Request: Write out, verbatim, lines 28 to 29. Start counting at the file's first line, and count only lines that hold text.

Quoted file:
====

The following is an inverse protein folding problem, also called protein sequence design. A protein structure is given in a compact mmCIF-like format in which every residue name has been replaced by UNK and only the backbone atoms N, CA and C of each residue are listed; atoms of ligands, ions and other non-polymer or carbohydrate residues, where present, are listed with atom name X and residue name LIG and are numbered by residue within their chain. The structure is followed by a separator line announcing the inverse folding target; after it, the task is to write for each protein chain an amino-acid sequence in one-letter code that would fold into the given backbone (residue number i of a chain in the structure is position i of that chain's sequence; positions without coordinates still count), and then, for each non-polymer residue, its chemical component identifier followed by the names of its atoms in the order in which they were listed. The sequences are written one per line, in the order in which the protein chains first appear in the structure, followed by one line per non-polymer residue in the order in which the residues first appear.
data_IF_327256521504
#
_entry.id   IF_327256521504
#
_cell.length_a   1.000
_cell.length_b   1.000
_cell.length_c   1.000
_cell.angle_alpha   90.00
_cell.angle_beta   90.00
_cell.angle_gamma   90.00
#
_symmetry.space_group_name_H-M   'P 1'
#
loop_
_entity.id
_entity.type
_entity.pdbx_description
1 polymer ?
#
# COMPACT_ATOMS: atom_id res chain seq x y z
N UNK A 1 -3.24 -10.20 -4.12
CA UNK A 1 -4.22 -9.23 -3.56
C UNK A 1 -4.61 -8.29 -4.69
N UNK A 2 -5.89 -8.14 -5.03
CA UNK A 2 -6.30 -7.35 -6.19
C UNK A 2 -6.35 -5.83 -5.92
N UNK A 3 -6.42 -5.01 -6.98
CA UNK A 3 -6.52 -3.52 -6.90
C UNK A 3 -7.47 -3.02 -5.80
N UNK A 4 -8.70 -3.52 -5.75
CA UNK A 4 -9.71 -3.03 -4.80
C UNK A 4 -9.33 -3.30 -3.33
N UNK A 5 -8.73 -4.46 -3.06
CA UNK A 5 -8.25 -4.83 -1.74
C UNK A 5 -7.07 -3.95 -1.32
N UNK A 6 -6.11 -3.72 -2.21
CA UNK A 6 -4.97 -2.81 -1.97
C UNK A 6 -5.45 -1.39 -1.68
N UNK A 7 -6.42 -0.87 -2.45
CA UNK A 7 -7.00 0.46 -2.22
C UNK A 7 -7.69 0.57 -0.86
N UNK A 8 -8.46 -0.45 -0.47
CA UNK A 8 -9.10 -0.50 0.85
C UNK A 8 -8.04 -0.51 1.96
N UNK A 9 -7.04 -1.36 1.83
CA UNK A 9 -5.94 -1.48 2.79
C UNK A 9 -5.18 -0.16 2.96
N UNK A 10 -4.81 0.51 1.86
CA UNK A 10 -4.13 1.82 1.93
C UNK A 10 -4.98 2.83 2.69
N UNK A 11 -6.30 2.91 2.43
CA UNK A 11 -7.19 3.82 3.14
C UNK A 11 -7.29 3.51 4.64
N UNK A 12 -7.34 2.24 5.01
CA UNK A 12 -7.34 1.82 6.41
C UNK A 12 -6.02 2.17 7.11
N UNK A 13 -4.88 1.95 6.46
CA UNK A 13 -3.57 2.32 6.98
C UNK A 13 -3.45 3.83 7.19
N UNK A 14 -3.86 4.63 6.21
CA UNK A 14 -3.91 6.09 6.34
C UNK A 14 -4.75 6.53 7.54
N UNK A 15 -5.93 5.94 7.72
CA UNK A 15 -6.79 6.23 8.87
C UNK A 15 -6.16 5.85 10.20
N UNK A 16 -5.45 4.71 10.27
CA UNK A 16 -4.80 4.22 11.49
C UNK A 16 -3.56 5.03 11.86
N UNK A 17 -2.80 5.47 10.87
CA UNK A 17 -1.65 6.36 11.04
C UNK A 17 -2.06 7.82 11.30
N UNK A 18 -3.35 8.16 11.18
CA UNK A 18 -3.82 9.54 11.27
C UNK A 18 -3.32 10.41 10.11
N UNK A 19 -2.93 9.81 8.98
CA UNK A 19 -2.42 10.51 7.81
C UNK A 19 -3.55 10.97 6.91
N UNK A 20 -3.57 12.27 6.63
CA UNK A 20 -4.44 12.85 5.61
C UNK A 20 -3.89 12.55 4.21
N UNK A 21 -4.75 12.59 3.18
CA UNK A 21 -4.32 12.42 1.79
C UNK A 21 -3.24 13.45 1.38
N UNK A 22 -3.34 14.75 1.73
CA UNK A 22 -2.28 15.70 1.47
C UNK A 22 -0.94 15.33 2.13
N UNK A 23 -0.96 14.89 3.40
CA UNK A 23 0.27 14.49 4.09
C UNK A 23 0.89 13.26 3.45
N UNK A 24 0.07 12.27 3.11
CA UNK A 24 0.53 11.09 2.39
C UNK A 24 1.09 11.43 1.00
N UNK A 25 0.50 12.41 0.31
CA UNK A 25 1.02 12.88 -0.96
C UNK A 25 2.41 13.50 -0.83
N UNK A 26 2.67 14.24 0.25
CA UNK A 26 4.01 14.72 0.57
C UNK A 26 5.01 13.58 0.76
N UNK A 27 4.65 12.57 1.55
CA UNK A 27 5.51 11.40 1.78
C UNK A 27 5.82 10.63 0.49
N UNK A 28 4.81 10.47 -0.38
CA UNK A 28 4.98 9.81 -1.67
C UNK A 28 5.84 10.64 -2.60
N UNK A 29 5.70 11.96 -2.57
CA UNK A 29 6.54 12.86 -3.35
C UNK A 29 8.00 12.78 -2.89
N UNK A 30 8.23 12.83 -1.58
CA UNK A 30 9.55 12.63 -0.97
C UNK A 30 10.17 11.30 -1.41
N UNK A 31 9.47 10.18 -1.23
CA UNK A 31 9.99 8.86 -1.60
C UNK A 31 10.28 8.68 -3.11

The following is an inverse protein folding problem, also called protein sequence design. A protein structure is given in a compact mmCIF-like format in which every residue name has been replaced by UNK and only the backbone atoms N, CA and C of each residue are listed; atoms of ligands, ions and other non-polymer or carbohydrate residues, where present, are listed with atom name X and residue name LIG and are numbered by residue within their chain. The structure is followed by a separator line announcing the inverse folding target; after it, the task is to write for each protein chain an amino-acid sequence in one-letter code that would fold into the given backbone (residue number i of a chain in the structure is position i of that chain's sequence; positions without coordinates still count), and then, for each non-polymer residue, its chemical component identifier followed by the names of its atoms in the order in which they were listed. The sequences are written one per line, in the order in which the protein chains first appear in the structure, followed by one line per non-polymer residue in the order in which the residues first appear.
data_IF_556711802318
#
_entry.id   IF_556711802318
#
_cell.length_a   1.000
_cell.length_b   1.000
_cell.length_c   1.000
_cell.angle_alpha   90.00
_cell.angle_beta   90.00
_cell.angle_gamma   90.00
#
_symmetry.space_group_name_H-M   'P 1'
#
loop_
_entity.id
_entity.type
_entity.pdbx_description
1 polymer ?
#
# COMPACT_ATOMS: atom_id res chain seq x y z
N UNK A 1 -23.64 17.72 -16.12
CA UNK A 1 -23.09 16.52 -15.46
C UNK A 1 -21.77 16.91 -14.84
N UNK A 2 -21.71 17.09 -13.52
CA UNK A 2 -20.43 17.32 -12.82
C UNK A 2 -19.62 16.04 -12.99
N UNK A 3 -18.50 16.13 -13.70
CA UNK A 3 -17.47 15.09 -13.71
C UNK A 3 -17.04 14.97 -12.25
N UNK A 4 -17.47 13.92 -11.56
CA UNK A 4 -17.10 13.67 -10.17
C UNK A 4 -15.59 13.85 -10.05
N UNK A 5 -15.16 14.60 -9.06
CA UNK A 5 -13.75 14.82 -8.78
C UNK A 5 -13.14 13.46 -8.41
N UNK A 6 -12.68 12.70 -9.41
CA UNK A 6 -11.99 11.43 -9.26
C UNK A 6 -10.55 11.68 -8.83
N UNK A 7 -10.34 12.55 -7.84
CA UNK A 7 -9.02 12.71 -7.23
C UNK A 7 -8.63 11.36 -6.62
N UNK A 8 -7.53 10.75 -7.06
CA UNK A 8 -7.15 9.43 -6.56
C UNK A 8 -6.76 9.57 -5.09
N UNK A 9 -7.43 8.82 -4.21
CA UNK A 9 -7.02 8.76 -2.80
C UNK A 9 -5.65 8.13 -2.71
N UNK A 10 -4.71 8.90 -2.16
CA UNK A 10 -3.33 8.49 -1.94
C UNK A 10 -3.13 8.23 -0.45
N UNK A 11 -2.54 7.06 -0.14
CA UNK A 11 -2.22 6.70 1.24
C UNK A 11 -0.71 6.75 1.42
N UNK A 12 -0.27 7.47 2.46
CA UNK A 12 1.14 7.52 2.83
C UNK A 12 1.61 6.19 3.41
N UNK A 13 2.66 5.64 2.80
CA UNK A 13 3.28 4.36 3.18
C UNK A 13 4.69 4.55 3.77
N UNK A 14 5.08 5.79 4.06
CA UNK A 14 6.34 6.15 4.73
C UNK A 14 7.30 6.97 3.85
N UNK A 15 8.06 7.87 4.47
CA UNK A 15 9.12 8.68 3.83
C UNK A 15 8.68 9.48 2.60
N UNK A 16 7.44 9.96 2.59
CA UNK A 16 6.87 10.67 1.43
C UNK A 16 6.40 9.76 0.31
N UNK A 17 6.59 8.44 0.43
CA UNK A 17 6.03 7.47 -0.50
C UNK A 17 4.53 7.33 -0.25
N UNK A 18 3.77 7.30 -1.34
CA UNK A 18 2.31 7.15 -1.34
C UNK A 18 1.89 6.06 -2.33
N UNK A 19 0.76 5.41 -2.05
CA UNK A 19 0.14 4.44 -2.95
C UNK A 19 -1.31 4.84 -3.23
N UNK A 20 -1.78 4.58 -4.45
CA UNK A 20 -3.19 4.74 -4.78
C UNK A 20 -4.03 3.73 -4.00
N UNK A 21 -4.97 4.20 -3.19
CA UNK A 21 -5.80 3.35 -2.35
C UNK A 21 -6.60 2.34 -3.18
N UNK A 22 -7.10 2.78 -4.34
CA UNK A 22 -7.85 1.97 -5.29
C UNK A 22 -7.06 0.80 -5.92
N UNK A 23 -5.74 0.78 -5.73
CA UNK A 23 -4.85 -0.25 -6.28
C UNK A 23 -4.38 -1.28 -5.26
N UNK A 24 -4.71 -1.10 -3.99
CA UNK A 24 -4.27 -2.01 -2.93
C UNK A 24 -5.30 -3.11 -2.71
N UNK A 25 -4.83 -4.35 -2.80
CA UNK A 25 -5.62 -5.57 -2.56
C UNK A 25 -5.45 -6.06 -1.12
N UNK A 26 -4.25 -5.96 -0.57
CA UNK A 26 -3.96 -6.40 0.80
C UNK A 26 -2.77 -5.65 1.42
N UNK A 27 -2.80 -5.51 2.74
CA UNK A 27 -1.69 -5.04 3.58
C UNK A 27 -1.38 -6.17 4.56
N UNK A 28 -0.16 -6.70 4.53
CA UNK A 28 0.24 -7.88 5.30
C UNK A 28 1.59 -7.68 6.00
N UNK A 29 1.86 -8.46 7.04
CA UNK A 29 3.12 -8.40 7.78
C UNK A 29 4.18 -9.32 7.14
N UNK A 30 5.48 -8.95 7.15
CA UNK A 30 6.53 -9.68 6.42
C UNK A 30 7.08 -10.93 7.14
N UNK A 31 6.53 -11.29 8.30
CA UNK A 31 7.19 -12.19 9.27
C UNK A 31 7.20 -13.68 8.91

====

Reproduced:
N UNK A 3 -6.42 -5.01 -6.98
CA UNK A 3 -6.52 -3.52 -6.90